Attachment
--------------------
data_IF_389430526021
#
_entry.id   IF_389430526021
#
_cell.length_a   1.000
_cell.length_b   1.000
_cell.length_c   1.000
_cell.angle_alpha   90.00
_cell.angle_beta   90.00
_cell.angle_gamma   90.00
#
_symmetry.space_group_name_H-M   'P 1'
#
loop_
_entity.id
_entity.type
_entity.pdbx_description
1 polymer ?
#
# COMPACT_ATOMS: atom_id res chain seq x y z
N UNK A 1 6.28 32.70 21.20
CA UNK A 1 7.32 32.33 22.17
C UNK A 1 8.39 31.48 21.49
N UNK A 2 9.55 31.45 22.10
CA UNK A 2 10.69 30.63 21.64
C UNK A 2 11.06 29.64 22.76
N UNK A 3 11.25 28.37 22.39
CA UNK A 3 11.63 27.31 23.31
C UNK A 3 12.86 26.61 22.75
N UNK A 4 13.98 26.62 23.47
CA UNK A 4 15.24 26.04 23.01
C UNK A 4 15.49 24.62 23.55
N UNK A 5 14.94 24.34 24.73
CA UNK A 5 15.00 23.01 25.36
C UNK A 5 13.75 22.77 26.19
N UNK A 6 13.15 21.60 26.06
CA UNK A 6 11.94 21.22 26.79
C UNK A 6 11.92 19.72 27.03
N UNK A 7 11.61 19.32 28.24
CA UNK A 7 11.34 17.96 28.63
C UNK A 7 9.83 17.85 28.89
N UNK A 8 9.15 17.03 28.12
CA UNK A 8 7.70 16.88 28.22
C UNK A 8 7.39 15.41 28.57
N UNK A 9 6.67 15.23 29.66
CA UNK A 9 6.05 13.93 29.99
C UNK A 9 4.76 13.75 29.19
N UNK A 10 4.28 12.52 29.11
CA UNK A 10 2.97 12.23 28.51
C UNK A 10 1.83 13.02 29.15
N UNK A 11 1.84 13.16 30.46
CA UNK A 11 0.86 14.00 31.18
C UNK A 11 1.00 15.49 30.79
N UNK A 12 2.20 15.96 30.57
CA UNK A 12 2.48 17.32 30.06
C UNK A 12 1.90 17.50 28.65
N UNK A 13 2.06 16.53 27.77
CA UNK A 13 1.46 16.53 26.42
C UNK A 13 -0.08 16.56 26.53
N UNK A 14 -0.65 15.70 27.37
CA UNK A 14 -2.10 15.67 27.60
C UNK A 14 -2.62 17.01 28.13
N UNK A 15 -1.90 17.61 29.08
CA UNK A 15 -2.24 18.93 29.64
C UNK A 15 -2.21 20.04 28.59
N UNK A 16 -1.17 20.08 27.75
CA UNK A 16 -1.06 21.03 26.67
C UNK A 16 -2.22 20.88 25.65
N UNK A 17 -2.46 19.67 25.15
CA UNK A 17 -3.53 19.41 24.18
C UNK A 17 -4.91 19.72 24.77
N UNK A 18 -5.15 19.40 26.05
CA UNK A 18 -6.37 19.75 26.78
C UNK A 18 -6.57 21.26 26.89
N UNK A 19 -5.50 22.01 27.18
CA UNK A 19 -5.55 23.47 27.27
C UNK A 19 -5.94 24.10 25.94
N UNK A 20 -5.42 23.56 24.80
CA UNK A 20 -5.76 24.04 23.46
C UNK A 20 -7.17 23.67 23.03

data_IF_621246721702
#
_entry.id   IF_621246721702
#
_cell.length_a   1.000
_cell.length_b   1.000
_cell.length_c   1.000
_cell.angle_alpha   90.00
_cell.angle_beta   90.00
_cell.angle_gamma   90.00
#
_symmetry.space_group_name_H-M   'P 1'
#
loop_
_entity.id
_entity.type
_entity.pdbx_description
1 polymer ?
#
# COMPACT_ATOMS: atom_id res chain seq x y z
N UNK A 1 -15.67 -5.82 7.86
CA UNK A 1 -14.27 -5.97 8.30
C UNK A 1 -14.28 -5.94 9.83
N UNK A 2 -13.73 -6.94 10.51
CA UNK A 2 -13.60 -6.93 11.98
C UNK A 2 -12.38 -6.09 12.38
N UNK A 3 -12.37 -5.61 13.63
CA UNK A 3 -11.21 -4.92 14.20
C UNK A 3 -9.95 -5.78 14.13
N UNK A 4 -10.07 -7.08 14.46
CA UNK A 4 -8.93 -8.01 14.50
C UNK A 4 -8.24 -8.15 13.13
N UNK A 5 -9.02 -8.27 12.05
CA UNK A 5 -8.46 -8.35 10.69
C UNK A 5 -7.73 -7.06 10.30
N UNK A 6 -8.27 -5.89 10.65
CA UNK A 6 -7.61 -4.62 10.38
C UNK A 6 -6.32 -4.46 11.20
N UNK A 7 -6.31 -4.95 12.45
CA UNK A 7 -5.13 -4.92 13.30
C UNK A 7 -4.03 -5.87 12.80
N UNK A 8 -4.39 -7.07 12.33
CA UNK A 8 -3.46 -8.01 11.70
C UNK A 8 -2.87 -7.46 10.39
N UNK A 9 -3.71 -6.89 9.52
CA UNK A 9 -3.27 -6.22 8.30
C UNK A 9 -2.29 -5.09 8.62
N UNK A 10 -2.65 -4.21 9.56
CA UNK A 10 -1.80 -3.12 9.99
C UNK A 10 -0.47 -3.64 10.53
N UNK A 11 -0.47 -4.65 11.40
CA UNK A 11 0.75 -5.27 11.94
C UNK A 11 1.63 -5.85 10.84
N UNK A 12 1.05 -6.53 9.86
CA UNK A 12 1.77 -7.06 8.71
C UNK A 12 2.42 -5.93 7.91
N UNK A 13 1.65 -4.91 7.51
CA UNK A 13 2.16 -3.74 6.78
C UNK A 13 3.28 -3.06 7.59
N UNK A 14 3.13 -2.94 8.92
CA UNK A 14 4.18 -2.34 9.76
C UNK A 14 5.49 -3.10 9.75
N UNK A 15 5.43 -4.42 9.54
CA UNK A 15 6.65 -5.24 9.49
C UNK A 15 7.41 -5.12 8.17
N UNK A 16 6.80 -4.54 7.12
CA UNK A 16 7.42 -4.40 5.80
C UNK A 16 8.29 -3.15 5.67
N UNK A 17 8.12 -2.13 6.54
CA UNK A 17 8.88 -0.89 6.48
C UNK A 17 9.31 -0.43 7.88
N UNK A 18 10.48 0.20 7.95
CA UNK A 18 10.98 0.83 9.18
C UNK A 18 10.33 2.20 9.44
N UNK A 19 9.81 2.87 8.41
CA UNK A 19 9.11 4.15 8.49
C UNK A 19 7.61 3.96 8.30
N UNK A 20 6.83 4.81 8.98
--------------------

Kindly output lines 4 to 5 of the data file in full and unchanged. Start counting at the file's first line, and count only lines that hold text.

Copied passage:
#
_cell.length_a   1.000